According to the National Bureau of Statistics, 92.3% – or 8 percentage points – of China’s 8.7% GDP growth in 2009 came from investment. Consumption contributed 52.5%, or 4.6 percentage points, and net exports brought growth down 44.8%, or 3.9 percentage points. The data are not surprising, following from the last year’s huge stimulus-led rise in fixed-asset investment, but they do contain a few interesting points. In particular, the ability of China’s economy to grow despite the negative contribution of net exports illustrates that while exports are important, the country is more than the sum of its exporters.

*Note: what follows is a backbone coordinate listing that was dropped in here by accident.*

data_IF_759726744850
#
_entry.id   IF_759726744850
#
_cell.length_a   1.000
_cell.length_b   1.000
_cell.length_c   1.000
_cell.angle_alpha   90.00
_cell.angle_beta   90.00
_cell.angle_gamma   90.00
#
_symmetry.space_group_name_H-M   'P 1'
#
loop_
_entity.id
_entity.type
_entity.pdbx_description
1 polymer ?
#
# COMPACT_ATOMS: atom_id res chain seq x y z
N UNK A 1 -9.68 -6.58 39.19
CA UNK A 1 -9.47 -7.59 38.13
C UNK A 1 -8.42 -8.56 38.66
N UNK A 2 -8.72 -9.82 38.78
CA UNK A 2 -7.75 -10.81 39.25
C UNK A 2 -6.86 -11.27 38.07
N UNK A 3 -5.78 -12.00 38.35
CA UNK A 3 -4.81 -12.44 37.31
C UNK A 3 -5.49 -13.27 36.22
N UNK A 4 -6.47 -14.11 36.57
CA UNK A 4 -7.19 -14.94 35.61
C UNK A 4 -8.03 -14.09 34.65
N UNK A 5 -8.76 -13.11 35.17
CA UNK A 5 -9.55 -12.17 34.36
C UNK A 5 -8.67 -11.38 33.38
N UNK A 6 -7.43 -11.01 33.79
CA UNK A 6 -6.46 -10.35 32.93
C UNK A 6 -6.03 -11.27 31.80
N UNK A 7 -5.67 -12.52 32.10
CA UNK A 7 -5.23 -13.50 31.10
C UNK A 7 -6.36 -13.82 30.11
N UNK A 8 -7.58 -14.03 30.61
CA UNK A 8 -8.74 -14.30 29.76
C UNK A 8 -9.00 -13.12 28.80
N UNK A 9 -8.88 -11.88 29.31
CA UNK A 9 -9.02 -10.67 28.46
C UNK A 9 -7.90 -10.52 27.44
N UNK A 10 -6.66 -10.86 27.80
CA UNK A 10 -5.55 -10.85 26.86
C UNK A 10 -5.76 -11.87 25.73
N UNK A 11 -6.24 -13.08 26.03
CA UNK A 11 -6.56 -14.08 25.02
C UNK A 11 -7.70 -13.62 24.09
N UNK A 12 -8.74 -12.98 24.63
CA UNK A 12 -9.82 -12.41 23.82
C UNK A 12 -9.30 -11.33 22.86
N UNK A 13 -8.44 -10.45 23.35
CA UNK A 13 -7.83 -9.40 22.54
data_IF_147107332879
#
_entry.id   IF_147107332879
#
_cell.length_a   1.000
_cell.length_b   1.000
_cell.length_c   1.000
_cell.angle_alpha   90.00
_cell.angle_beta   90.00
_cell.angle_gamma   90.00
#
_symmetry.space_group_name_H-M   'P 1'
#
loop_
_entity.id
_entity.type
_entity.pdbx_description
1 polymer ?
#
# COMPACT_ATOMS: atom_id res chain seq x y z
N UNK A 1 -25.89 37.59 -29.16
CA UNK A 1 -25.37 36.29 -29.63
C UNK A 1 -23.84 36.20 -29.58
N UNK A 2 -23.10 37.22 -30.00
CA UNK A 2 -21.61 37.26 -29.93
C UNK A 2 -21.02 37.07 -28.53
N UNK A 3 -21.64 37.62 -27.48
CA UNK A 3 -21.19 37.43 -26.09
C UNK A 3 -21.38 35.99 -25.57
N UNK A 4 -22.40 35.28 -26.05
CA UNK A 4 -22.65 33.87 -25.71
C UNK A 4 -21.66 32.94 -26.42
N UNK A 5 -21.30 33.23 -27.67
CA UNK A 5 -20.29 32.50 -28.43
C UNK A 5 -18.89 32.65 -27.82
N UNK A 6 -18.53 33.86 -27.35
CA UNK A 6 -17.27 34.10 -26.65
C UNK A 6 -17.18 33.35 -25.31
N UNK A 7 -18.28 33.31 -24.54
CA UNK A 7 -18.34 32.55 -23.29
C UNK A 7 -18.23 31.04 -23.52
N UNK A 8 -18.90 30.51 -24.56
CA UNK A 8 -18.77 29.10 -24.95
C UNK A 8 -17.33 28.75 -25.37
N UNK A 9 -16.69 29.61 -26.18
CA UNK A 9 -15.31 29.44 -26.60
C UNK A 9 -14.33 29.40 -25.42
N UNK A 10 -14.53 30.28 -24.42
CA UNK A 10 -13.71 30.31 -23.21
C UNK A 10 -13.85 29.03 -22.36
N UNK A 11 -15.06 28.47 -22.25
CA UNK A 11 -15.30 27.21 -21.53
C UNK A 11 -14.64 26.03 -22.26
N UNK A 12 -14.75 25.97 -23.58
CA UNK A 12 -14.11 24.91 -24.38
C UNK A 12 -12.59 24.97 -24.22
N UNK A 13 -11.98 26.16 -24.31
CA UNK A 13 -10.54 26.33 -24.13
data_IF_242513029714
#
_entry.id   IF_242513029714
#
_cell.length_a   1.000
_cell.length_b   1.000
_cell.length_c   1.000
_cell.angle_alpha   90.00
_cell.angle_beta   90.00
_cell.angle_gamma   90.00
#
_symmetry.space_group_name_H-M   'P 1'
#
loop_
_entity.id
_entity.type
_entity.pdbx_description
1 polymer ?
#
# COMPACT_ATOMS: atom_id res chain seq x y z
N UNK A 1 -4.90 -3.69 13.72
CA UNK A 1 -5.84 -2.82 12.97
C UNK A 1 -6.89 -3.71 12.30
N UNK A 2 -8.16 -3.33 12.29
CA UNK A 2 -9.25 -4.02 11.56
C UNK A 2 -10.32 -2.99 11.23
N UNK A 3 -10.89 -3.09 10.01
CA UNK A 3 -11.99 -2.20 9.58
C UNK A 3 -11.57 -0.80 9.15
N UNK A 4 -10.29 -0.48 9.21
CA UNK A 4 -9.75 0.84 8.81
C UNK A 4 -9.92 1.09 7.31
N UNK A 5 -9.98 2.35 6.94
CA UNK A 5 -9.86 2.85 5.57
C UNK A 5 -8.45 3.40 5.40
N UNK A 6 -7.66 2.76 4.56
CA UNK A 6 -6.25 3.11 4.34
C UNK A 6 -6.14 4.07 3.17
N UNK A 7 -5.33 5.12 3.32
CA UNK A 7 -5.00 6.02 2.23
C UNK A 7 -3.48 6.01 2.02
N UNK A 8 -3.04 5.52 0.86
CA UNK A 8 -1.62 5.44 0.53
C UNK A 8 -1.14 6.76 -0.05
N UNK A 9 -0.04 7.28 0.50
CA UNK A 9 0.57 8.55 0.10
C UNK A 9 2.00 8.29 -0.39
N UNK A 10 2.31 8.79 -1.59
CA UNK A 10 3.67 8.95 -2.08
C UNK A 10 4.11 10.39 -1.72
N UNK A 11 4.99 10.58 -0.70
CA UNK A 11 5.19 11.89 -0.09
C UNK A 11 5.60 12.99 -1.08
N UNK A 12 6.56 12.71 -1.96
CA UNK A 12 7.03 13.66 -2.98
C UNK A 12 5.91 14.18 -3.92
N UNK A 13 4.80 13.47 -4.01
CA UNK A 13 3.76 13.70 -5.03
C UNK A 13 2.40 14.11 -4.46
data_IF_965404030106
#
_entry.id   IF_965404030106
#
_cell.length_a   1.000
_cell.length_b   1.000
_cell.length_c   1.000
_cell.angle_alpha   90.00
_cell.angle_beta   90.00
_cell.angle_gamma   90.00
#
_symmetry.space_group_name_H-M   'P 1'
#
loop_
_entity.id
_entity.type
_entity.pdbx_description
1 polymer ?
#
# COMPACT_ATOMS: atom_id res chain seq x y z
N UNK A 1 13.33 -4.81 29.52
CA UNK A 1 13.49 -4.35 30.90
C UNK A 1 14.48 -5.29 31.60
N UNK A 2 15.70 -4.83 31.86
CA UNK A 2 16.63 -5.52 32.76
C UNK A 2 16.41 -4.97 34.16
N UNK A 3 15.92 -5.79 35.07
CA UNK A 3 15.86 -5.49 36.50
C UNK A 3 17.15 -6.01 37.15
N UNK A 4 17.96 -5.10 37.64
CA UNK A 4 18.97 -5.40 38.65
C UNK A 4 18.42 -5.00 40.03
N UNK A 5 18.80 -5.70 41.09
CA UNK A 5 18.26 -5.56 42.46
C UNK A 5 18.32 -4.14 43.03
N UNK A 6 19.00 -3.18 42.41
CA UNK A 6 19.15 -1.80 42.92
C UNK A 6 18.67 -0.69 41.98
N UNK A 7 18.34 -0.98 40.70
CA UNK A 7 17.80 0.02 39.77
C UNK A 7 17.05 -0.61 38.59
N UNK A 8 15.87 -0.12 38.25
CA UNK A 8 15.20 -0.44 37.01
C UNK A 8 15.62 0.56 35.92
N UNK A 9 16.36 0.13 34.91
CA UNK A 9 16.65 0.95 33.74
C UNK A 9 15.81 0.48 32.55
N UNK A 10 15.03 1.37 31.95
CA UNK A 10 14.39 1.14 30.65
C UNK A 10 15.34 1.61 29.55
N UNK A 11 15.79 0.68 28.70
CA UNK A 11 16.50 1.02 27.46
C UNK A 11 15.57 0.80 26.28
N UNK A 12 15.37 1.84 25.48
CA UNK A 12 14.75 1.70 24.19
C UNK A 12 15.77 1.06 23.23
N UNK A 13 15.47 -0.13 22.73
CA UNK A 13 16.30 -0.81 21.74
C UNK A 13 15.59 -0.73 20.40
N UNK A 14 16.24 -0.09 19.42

Still, the data also indicate clearly that Beijing will need to engineer an exit from stimulus spending; the ratio of investment to GDP in 2008 was 41.1%. The government’s goal has long been to encourage economic growth based on strong domestic consumption; officials including Vice Premier Li Keqiang have reiterated this in recent weeks. However, as with its attempt to gradually slow bank lending, it will need to do so in a way that doesn’t hold back economic growth overall, especially as exports, though recovering, remain weak. Infrastructure firms and others that benefited greatly from stimulus funds will not see a major impact on existing projects, but new project approvals may slow.